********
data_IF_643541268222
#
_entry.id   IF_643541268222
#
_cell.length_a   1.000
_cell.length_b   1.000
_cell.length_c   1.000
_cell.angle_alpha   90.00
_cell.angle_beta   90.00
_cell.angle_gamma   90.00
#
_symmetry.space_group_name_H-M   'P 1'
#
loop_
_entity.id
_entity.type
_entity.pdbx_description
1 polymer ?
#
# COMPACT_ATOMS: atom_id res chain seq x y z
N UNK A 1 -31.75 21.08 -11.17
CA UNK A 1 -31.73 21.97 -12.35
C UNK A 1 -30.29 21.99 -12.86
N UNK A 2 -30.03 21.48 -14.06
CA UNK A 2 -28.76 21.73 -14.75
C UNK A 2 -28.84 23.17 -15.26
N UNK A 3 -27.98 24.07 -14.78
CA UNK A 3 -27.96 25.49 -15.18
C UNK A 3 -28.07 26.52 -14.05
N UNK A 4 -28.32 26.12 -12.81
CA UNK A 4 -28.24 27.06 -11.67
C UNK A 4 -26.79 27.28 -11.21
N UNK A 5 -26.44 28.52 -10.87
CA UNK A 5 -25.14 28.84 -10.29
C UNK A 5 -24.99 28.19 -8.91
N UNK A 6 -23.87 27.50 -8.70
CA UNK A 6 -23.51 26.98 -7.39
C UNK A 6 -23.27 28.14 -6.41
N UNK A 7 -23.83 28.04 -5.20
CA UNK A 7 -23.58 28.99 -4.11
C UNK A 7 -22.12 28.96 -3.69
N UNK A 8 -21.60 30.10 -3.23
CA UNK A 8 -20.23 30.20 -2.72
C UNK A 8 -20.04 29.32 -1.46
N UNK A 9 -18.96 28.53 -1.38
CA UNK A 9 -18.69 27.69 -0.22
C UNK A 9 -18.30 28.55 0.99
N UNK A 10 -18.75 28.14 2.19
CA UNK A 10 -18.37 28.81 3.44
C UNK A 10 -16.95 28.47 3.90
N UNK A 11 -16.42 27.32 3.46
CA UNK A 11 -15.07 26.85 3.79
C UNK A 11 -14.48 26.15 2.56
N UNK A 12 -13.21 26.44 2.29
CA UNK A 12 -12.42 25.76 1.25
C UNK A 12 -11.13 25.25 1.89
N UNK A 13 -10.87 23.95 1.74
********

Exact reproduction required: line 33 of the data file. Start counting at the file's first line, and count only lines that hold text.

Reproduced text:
N UNK A 5 -26.44 28.52 -10.87